Dorico spaces all of the grace notes with considerable elegance and legibility:

Now, I want to separate the melody into segments by adding barlines and also rehearsal numbers, as each segment will have a semi-aleatoric component under the flute solo. I also want clear legibility as well as easy references for the musicians so they can wait for the conductor cues on a measure-per-measure basis. All we have to do in Dorico is add measures where we want them to appear.

I select the Bars and Barlines tool on the right, click on the plain vanilla Normal bar and click on the score where I want them to appear. I can then add rehearsal letters by typing Shift-A (Write > Create Rehearsal Mark):

Now here is what the project looks like after adding in some long notes and those unsynchronized horn quarter notes underneath the first segment of the melody. I had to remove a few rests by selecting them and using Edit > Remove Rests, and I added some text with Create Text (Shift-X) as well:

Looks good, but one often feels a sense of unease when seeing elements of a score that are supposed to be performed independently from other musicians appear in their “correct” metrical position. This is the case with the horns, where gaps are apparent where the flute has long ornamented passages.

Fortunately, Dorico has a splendid note spacing tool which can address the situation in this layout (it won’t affect the horn layout, but it is of no concern since the quarter notes won’t have to line up with another instrument).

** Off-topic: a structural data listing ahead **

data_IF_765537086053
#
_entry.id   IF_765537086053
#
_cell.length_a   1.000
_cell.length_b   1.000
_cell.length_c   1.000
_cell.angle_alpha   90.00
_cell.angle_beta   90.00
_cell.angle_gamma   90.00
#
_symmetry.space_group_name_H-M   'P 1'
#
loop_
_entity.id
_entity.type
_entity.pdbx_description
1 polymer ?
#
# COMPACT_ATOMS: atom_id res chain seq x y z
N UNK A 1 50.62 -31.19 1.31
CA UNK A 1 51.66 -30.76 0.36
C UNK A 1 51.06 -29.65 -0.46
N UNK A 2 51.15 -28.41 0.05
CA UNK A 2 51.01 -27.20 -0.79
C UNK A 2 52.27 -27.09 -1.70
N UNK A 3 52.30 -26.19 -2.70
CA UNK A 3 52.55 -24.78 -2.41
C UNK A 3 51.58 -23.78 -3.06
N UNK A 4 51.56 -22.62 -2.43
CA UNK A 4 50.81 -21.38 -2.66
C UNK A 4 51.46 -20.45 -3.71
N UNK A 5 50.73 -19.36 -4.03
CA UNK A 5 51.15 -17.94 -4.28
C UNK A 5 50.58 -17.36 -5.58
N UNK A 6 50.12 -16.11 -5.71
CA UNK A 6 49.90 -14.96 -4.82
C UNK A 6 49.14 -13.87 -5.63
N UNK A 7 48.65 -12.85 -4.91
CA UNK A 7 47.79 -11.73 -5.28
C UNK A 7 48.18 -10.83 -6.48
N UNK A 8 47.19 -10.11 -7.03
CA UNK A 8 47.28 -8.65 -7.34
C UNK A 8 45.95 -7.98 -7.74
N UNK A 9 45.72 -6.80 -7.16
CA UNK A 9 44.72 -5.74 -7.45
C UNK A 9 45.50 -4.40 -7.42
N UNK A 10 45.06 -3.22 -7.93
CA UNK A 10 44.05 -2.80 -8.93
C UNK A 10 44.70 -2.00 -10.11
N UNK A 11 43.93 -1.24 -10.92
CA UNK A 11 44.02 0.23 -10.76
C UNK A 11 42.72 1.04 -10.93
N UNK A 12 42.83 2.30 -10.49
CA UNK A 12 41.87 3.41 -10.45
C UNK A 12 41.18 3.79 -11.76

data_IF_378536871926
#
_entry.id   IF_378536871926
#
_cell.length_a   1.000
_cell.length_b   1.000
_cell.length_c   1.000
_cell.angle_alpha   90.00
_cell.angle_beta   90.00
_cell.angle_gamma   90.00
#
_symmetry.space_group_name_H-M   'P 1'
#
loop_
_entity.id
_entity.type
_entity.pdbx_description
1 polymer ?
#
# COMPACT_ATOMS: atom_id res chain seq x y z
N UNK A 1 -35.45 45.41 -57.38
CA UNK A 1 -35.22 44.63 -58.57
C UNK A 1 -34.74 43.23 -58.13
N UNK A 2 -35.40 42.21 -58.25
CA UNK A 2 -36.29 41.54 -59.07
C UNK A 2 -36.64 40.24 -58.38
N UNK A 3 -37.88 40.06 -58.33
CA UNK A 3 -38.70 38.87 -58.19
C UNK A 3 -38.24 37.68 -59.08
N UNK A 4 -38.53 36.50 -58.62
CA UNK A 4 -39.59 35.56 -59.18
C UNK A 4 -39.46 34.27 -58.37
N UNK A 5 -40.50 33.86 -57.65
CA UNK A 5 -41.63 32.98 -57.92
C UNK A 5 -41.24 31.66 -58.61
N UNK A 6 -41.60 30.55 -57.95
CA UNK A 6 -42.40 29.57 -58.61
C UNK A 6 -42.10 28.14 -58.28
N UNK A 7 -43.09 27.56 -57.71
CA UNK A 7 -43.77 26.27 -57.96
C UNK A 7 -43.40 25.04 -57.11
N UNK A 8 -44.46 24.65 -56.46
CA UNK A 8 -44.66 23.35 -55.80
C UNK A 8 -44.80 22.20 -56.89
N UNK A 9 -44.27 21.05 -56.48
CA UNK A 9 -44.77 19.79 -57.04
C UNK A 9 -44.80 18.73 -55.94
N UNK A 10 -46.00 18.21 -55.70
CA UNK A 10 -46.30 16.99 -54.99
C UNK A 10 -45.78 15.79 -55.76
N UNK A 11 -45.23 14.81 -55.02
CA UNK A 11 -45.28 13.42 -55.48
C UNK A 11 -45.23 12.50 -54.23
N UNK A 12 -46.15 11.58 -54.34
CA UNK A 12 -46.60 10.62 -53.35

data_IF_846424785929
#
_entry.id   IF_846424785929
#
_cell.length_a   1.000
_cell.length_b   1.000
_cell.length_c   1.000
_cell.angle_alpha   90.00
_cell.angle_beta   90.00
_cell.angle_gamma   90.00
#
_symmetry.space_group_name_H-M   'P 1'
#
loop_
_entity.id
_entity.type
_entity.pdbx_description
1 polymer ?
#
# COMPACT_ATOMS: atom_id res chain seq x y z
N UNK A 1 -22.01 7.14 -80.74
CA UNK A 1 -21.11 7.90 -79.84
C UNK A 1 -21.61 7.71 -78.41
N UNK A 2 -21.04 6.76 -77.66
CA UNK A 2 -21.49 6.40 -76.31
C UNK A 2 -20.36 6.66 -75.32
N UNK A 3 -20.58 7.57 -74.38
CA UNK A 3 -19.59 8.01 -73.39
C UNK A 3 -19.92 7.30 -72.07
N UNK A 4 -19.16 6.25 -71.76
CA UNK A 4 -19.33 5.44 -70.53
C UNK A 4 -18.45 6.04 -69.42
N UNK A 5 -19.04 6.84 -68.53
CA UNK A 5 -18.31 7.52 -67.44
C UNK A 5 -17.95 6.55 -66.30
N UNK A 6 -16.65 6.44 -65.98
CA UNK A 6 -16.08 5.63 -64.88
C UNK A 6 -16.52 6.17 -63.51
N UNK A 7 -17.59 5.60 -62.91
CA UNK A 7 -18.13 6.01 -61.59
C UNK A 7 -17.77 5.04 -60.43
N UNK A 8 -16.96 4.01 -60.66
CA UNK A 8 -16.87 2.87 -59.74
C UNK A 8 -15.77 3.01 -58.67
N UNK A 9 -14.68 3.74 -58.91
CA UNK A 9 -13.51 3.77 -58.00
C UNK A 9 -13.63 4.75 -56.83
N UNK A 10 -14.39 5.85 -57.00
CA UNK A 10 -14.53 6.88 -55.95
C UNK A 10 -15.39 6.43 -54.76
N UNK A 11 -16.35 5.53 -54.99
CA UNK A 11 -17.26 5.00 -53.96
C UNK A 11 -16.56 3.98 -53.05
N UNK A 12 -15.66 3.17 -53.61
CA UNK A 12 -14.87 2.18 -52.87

In Engrave mode, we must first flip the Note Spacing switch to make the rhythmic grid appear:

Each blue square represents a rhythm column and can be used to move all notes in that column forwards or backwards. However, in my case, I don’t want to have everything move; I only want a graphical alteration of the position of the horn notes. To accomplish this I have to click on the square which represents that note’s position. When I do, another handle appears — a circle — which is the handle I must select to alter the position of that note without disturbing the other note:

Once selected, I can then type Alt-Left Arrow, or Command/Ctrl-Alt-Left Arrow for greater distance to move the note in its new position:

I then do this with all the other notes I wish to move:

And we now have a result that is musically more correct, despite going against typographical accuracy:

And there you have it.

Of course, I had to work on a bit of formatting as most of the measures take a single system in the score. But that is easily done in Engrave mode by selecting a barline and clicking on System Break. The results are elegant and extremely legible. What’s more, composing the flute part was stress-free as no calculation was required on my part. Adding, removing shortening and lengthening notes could be done afterwards without having to re-enter or renotate anything. In all, composing this movement was a pleasure rather than a chore.

Comments

  1. Mark Bowler

    Thank you for this tutorial, Claude – you have saved me a lot of time!